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The Rocky Hill Municipal Well site is located in Somerset County, New Jersey. The 2-acre site consists of two wells put in place in 1936 to supply residents of the borough of Rocky Hill with drinking water. In 1978, the first well was sealed and abandoned because it was contaminated with volatile organic compounds (VOCs), in particular trichloroethylene (TCE). The second well continued to operate until 1979, when it was also closed due to high levels of TCE. The well reopened for a short time when TCE levels declined, only to be closed again in 1982, when contamination levels increased in the groundwater. The borough temporarily used a private water supply until an air stripper could be installed on the municipal well. The air stripper has been operating since 1982 to ensure drinking water standards are met. Long-term groundwater treatment and monitoring are ongoing.


A 1978 study of the Rocky Hill Borough well revealed trichloroethene (TCE) contamination levels of about 25 micrograms per liter (μg/L). Continued testing of this water supply from 1978 to 1983 detected concentrations of TCE ranging from about 50 to 200 μg/L. Concern over groundwater contamination in Rocky Hill led NJDEP to conduct initial sampling of commercial and domestic wells in Montgomery Township from December 1979 to January 1980. Other investigations prior to 1984 included sampling from private wells, industrial water supply wells, soils, surface waters and septic tanks.

After emergency actions to protect human health and the environment, and additional investigations, EPA placed the site on the Superfund program’s National Priorities List in September 1983.

Results indicated widespread contamination with various VOCs. Because of the proximity and the similarity of the contaminants present, EPA decided to address the Montgomery Township Housing Development site and the Rocky Hill Municipal Well Superfund site jointly. The site’s long-term remedy has been put in place. Groundwater treatment and monitoring are ongoing.



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What Has Been Done to Clean Up the Site?

Following closure of the wells and completion of a remedial investigation and feasibility study, EPA selected a remedy for cleaning the contaminated groundwater plume in 1988. It called for: (1) extracting contaminated groundwater from the primary plume area; (2) treating the groundwater to state and federal cleanup standards using carbon; (3) discharging the treated water to surface water; (4) connecting residences to the public water supply, as needed; (5) sealing private wells within the contaminant plume; and (6) implementing a groundwater sampling program to monitor the contaminant plume and the effectiveness of the cleanup. This cleanup covers not only the site but also the nearby Montgomery Township Housing Development site.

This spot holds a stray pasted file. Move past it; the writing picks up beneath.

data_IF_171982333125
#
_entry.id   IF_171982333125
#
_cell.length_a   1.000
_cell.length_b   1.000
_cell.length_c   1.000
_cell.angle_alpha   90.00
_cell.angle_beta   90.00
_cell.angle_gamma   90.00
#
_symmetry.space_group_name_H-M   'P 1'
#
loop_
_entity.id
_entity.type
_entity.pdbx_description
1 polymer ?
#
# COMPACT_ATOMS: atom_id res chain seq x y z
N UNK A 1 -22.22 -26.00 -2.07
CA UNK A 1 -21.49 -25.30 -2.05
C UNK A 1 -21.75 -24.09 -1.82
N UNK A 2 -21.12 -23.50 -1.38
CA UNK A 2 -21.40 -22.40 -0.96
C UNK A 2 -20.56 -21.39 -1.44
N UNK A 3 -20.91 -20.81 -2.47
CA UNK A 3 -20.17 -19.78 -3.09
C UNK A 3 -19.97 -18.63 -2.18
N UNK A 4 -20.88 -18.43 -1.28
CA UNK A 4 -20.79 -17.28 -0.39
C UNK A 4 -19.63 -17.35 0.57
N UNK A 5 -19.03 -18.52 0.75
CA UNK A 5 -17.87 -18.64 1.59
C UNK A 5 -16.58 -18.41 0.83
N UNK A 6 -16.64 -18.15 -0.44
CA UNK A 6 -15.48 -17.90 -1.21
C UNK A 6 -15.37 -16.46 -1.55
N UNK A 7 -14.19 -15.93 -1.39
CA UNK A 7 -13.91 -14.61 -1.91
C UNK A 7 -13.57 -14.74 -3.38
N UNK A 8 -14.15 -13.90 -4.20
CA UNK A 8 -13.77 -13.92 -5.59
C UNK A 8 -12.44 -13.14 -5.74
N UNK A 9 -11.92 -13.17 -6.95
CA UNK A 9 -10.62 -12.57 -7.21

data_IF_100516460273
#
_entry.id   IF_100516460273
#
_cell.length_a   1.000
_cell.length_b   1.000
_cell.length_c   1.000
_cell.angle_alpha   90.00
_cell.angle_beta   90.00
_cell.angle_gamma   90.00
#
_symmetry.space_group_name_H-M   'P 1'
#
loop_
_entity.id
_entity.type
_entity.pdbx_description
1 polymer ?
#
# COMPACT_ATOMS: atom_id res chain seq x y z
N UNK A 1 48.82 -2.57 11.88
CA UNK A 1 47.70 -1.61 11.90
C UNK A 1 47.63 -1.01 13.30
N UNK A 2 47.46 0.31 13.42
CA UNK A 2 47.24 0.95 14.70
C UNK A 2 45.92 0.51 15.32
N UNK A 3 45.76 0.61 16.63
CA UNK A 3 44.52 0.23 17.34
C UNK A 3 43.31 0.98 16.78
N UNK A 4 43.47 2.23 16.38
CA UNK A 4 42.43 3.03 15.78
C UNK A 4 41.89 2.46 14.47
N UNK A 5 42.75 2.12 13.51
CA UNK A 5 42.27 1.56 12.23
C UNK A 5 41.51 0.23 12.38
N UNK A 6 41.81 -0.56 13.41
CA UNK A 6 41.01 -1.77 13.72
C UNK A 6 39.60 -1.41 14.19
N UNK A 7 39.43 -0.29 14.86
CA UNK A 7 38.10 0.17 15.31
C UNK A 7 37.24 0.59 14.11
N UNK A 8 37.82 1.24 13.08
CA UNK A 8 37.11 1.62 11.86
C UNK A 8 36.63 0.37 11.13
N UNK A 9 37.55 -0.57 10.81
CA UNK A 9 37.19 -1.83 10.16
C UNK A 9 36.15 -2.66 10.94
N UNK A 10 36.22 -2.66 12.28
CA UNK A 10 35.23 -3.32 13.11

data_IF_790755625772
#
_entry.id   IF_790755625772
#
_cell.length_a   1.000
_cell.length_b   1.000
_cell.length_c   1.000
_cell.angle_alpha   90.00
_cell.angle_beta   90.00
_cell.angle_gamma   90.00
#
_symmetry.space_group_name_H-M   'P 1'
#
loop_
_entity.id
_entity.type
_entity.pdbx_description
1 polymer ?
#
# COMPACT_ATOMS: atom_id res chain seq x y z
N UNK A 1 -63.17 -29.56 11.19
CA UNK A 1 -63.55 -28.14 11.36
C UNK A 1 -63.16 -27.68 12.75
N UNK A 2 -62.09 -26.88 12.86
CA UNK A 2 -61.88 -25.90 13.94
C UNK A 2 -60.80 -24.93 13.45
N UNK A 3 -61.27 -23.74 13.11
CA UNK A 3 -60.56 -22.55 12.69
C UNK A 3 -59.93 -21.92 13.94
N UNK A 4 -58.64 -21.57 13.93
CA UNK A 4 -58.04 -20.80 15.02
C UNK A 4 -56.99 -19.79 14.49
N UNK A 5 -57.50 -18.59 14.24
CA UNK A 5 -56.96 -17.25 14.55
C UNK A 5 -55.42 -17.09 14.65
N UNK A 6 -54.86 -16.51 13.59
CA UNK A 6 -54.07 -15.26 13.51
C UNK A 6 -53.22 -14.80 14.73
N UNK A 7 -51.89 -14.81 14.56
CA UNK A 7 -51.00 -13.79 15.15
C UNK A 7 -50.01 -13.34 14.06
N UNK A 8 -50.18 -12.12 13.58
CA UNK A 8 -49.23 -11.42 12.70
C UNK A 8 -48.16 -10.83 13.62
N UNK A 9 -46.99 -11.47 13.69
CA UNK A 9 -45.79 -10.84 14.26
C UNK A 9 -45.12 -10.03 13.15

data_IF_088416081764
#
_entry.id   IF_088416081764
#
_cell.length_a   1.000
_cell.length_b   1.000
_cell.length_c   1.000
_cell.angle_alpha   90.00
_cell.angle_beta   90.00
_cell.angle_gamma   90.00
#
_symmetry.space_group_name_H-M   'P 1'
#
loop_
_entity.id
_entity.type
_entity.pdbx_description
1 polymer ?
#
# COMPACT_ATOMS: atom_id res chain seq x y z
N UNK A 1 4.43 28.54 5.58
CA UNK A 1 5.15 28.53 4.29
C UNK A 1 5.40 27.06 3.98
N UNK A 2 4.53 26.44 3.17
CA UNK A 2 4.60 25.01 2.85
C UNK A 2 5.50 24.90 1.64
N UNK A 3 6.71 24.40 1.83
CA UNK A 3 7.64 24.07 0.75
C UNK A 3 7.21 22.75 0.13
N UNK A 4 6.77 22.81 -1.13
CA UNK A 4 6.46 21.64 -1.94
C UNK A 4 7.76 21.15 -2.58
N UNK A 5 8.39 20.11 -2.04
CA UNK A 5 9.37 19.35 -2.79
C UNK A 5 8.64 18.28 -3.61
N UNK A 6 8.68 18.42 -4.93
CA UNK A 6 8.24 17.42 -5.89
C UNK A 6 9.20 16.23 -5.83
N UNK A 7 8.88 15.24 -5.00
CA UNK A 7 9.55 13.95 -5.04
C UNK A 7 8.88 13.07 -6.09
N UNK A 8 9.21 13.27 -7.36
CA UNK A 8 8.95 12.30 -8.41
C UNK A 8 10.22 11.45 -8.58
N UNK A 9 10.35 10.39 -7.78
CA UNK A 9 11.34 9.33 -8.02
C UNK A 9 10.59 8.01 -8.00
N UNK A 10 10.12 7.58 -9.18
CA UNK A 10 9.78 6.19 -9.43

Following successful enforcement negotiations that led to a monetary settlement with a potentially responsible party (PRP), EPA put the site’s groundwater pump-and-treat systems in place in 2004 and 2005.

EPA conducted the site’s second five-year review in 2010. These reviews ensure that the remedies put in place protect public health and the environment, and function as intended by site decision documents. The review concluded that response actions at the site are in accordance with the remedy selected by EPA and that the remedy continues to be protective of human health and the environment in the short term. For the remedy to be protective in the long term, the five-year review indicated the need for the New Jersey Department of Environmental Protection (NJDEP) to establish a Groundwater Classification Exception Area (CEA).

The CEA was established in June 2014. EPA conducted a second five year review at the Site in 2016. The review concluded that the remedy at the site is protective of human health and the environment.


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What Is the Current Site Status?

The site is being addressed in a single long-term remedial phase focused on cleanup of the entire site.

In January 2005 construction of the extraction wells and two groundwater treatment plants were completed. Periodic groundwater sampling began in 2005 and is ongoing.

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Activity and Use Limitations

At this site, activity and use limitations that EPA calls institutional controls are in place. Institutional controls play an important role in site remedies because they reduce exposure to contamination by limiting land or resource use. They also guide human behavior. For instance, zoning restrictions prevent land uses – such as residential uses – that are not consistent with the level of cleanup.

For more background, see Institutional Controls.

A CEA was established by NJDEP in June 2014.

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